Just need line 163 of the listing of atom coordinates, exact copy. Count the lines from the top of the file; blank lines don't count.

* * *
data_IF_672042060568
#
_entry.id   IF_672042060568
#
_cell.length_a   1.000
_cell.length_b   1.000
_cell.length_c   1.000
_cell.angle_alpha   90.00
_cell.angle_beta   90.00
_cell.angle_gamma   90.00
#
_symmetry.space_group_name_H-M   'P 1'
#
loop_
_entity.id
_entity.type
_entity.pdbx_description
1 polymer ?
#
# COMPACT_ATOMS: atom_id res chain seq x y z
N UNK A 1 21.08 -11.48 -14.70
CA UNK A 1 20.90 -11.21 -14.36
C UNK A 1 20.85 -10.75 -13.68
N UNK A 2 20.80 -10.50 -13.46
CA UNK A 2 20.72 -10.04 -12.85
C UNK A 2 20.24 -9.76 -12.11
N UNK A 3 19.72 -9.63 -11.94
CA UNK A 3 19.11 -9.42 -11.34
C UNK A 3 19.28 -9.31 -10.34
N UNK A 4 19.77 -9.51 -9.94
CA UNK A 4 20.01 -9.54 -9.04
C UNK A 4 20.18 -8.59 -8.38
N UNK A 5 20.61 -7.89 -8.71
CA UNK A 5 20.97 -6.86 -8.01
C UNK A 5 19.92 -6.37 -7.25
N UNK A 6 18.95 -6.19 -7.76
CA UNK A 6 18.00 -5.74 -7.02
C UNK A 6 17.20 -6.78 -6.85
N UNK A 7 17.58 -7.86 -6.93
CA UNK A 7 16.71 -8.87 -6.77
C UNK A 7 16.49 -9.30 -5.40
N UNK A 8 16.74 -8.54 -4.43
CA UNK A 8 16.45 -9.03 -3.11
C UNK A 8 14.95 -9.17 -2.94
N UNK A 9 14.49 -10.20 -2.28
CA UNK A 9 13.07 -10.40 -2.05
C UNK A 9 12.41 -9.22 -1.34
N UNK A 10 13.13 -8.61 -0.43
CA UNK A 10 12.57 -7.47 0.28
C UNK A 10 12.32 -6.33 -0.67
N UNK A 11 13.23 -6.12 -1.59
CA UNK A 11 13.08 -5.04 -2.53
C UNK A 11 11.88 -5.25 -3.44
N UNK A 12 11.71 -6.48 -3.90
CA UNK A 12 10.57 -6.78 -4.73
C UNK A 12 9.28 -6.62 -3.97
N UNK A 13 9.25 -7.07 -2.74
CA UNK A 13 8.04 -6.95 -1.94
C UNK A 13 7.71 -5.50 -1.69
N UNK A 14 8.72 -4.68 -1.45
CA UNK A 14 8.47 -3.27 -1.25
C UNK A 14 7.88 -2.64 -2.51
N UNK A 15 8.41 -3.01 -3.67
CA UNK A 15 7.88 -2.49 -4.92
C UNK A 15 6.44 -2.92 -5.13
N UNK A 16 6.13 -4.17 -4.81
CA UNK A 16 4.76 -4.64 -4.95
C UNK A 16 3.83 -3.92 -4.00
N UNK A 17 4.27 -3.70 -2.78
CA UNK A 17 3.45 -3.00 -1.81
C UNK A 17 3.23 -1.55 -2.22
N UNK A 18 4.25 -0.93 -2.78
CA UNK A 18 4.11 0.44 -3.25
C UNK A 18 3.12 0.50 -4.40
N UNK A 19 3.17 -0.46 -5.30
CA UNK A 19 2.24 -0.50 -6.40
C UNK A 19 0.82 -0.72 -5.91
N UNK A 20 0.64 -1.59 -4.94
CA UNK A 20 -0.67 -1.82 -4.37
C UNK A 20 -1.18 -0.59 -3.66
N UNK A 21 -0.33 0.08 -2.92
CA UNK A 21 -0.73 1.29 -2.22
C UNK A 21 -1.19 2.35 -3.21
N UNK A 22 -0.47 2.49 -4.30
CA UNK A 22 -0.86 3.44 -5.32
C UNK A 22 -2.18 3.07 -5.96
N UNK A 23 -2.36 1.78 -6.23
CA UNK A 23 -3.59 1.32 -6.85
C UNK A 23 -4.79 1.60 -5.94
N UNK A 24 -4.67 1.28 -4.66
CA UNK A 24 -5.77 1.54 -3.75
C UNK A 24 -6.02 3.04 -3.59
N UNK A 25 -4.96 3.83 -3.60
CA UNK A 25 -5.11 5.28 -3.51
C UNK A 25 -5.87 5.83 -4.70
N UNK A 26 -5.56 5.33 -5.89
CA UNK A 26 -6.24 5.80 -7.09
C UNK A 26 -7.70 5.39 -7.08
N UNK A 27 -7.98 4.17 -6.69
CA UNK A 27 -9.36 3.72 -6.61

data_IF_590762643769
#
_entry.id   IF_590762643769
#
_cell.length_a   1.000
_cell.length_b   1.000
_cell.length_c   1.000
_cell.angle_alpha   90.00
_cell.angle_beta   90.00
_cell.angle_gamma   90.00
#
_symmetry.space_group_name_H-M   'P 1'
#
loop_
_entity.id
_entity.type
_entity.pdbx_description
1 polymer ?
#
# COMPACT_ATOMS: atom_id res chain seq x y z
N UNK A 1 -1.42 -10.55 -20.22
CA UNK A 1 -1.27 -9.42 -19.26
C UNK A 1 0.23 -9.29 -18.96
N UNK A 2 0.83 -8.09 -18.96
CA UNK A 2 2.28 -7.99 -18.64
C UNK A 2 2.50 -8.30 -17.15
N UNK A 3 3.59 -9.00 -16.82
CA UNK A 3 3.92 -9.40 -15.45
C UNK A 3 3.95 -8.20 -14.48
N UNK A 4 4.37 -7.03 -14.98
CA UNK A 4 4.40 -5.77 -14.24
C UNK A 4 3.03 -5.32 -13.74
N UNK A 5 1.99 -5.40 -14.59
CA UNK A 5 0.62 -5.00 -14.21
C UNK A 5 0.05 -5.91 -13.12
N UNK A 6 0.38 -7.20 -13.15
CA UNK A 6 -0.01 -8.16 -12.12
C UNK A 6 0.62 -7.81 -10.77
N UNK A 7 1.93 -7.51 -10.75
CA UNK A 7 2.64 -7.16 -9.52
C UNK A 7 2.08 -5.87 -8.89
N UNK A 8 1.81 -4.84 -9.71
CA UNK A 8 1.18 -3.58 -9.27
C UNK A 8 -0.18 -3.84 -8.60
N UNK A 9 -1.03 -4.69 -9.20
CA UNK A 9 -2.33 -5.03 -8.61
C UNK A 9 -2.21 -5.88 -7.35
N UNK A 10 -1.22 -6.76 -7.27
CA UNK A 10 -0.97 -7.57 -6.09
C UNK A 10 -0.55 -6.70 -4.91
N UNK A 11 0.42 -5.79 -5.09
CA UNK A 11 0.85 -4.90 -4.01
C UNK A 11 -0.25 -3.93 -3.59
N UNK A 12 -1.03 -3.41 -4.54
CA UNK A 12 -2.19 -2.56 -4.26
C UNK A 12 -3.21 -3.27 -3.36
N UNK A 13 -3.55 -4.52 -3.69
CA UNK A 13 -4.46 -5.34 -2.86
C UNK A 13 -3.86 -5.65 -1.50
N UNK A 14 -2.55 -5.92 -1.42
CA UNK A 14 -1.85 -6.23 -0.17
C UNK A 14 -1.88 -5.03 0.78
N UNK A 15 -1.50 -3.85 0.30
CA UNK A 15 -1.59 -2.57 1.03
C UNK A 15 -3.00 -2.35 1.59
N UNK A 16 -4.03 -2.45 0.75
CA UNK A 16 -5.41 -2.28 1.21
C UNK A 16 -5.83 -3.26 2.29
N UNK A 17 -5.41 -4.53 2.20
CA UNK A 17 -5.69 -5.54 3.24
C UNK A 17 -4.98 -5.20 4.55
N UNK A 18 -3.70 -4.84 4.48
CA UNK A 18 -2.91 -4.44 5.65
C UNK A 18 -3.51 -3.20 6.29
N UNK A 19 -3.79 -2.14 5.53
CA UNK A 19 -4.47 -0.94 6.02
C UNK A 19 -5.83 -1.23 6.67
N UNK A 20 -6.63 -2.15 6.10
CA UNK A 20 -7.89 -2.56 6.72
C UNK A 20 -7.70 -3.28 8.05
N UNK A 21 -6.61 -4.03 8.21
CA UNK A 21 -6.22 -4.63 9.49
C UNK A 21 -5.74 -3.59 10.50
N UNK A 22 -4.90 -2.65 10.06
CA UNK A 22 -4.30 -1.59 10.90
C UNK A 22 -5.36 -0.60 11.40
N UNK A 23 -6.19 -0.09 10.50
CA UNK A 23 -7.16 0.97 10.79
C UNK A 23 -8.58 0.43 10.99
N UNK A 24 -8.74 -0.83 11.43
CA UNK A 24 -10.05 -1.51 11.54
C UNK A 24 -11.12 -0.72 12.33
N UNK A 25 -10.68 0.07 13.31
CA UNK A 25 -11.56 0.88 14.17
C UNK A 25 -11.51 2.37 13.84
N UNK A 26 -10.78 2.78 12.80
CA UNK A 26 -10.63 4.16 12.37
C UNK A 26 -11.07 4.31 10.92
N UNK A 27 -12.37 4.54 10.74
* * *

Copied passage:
N UNK A 15 -1.50 -3.85 0.30